10 Tips for Supporting a Friend or Loved One With Chronic Illness
I was inspired to write this story after reading so many others sharing their own stories and advice in regards to their chronic illnesses. Coming across The Mighty in my quest to find resources of support for my chronic illnesses has been very comforting to me. As anyone suffering from long-term chronic illness knows, it can become very isolating. When I realized that so many others with chronic illness had such similar experiences as I have had in regards to family, friends, medical professionals, challenges of life, etc., I felt immediate compassion for them. I also feel a strong motivation to advocate for compassion and support for our community. I hope sharing my life experiences can help someone else who is struggling.
Here are 10 tips for supporting a friend or family member living with chronic illness:
1. Don’t limit us but respect our limitations. Just because somebody is struggling with chronic illness does not authorize the people around them to try and “captain” their lives for them.
2. Learn about our condition(s). One of the very best ways to show support is to become educated about the illness. Learning about the symptoms and treatments will show you care and want to be there to support. You will also be surprised how this opens the door to conversation and connection. One of the best ways to show support to someone fighting a chronic illness is to become informed on exactly what they are fighting. You will likely be surprised to learn about what they are going through since many people with chronic illness may not share the full extent of their struggling.
3. Focus on being supportive, not trying to fix us. I have five autoimmune diseases. They are not curable. Yes, there may be treatments or even lifestyle changes that can improve certain illnesses, but please don’t ever assume you know how to fix someone with chronic illness. Just because drinking some nutritional shakes cured your gout does not mean it will stop my spine from fusing. Just because your nasal polyp disappeared after you prayed does not mean praying will heal my brain lesions. Do not assume it must be caused by what I am eating when you don’t even know what I eat. (I eat very healthy and organic food and avoid hormones, GMOs, etc., by the way.) Being sick is not our fault. It is not a punishment. Avoid comments starting with, “You should…” Stay away from comments that come from a place of judgment and instead try comments that come from a place of compassion.
4. Be aware that looks can be deceiving. Although we may feel like the walking dead, we don’t necessarily look that way. Do not assume we don’t struggle because we don’t struggle out in the open. I can do most of what everyone else can do, it is just 10 times harder. I love the water and I do just about any water activity I am capable of. I love to snorkel, swim, kayak and go river rafting. There are some activities I just can’t do. I am OK with that. Keep in mind that just because you see someone with chronic illness partaking in the activities of life does not mean they are not truly sick. Doing the activities I love is vital to keeping me going for many reasons, both physical and mental. However, that does not mean those activities come easily for me. Quite the opposite, actually. I may have to make adjustments and alterations you are unaware of. I will also pay with extreme fatigue and pain for days after a particularly active day. When you have a disease(s) that is there to stay, you have to learn how to evolve to get through life. When you see me smiling and laughing, that does not automatically mean I feel fine. I want to share in life’s joys just like someone who’s healthy. Just because someone is not in a wheelchair or on crutches does not mean it’s easy for them to get around. Just because you see them moving around doesn’t mean they are not in pain. You may not know they have to take pain pills just so they can function at those social gatherings or busy days at work. Perhaps the next day they may be so sick that they will be couch-ridden recuperating. When you deal with something every day of your life, you don’t bother mentioning it everyday. You evolve to a new normal but that doesn’t mean it does not affect you.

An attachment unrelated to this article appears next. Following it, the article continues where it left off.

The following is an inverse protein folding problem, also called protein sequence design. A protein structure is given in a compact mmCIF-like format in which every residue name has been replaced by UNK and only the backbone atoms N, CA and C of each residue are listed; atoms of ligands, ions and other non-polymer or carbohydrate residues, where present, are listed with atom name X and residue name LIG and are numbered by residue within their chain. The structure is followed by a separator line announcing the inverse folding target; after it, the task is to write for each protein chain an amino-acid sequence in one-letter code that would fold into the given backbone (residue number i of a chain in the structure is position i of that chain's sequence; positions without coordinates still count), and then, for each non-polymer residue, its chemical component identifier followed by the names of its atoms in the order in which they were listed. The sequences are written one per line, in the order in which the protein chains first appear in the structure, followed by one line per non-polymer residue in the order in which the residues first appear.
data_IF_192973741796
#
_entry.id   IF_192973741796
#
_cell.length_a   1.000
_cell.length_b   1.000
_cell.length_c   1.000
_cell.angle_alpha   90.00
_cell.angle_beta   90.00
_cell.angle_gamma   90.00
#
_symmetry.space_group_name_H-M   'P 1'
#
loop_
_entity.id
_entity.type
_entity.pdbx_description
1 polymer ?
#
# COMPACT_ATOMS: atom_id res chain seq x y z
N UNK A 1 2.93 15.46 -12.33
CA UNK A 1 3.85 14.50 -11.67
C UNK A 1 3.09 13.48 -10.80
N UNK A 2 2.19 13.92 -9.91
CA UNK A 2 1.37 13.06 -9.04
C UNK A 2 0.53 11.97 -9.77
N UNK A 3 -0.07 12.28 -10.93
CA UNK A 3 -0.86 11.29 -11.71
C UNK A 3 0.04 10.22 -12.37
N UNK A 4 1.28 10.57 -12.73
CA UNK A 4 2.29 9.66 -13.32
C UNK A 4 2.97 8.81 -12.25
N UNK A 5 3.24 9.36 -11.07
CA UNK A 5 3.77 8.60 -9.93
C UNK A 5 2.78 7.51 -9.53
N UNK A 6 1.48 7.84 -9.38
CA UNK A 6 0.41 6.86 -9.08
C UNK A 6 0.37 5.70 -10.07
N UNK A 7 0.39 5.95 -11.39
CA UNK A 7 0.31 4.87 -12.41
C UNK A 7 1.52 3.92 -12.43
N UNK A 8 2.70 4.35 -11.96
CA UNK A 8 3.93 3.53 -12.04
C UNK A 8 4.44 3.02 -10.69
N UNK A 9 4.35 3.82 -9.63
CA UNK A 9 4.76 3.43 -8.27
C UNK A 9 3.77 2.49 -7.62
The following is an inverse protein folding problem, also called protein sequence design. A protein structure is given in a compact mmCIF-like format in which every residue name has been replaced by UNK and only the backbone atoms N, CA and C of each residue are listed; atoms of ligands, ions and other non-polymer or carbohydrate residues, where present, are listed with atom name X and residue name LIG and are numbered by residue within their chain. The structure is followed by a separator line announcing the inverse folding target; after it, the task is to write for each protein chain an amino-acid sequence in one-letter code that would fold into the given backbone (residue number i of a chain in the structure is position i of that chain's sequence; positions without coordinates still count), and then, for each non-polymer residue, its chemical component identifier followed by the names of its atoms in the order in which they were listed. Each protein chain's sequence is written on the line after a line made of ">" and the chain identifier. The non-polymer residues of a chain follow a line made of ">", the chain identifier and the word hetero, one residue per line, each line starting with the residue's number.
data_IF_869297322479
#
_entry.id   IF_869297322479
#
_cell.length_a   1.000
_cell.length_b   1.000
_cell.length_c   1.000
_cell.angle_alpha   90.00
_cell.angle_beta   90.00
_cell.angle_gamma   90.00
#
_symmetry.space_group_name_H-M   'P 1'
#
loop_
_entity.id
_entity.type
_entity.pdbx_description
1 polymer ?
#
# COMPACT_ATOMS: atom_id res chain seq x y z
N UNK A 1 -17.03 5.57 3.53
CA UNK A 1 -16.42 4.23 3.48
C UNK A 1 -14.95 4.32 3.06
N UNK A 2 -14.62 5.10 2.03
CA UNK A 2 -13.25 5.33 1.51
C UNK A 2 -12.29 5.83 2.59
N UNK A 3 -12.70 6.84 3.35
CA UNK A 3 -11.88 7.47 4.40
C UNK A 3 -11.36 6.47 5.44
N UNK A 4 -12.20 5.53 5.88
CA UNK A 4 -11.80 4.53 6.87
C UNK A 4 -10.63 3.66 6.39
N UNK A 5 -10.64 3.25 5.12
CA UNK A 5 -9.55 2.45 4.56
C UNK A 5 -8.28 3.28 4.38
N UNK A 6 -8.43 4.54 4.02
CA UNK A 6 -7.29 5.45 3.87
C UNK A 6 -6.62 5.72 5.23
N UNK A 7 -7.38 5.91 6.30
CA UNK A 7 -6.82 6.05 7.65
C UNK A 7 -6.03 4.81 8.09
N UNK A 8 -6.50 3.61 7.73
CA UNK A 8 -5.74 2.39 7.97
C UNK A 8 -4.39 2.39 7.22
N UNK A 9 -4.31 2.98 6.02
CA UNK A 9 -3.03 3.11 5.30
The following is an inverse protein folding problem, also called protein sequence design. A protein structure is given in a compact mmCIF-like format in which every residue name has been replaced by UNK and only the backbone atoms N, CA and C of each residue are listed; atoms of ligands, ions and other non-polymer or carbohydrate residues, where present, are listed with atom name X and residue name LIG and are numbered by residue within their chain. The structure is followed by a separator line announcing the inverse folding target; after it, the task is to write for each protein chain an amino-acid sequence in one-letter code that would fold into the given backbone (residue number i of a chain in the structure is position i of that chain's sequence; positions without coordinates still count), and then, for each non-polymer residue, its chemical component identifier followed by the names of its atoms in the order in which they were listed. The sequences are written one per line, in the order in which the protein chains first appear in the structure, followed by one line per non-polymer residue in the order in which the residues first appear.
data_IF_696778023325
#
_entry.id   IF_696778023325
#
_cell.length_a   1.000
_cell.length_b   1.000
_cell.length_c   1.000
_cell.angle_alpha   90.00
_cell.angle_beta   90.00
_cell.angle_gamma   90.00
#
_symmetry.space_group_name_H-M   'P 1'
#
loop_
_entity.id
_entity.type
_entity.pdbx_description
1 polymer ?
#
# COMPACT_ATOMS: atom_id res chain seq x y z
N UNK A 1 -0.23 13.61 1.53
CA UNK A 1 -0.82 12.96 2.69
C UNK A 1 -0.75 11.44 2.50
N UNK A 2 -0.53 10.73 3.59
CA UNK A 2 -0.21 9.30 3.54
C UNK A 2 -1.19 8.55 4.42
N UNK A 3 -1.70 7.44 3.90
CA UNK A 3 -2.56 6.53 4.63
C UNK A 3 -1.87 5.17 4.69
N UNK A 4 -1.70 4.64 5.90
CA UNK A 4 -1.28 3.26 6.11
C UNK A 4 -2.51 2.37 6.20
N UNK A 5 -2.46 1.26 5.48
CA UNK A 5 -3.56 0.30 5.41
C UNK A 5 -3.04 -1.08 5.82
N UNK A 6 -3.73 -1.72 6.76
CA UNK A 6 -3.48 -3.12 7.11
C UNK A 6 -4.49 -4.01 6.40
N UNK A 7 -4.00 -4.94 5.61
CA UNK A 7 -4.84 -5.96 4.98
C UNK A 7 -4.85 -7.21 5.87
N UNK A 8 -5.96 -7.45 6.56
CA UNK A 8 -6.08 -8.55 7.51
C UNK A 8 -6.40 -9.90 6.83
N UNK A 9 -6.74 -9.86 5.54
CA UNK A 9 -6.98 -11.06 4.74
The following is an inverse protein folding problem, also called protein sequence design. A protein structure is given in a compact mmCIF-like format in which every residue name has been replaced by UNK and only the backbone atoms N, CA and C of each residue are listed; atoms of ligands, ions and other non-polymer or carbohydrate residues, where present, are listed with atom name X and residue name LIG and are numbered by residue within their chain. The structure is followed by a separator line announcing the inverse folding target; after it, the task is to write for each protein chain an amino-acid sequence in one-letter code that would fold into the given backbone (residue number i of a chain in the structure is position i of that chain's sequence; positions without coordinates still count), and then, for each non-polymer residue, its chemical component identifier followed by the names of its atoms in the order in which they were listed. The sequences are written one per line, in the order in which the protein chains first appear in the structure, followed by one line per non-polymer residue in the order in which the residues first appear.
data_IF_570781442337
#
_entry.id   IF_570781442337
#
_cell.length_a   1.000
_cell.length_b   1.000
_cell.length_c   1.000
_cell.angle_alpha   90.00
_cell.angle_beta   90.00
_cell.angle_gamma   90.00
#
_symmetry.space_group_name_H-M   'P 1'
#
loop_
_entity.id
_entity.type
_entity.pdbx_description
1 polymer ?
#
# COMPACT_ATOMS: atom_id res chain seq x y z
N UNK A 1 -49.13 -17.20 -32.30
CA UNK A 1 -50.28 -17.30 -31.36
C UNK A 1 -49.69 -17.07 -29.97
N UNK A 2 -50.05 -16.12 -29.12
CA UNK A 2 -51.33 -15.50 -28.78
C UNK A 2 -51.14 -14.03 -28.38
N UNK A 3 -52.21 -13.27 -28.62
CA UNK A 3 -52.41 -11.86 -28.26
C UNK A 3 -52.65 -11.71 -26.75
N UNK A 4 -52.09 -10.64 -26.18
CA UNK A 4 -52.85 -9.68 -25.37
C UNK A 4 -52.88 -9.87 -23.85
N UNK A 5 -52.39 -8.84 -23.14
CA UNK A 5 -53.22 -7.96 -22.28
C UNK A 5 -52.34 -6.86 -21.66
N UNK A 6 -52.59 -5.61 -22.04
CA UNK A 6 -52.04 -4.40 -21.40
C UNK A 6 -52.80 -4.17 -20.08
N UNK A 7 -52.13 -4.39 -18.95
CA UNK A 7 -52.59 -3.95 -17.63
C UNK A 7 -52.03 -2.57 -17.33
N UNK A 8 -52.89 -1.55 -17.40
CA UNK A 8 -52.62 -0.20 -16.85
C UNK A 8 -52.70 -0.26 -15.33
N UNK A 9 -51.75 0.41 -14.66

5. Remember our reality is different than yours. Understanding chronic illness is like most things in this world, in that if you have not experienced it yourself, it can be very difficult to understand. For example, somebody who deals with chronic migraines has a much different experience than someone who gets an occasional headache. Someone who has a little trouble sleeping here and there has a much different experience than someone who has true insomnia. Everyone will experience pain, fatigue and other ill-feeling symptoms during different times in their lives. That is just part of life. However, the levels of such symptoms can vary immensely from person to person. Do not ever assume the pain you may have felt is equivalent to what someone else feels. Also, people handle the symptoms in different ways. Just because someone does not complain about their symptoms does not mean their pain is less.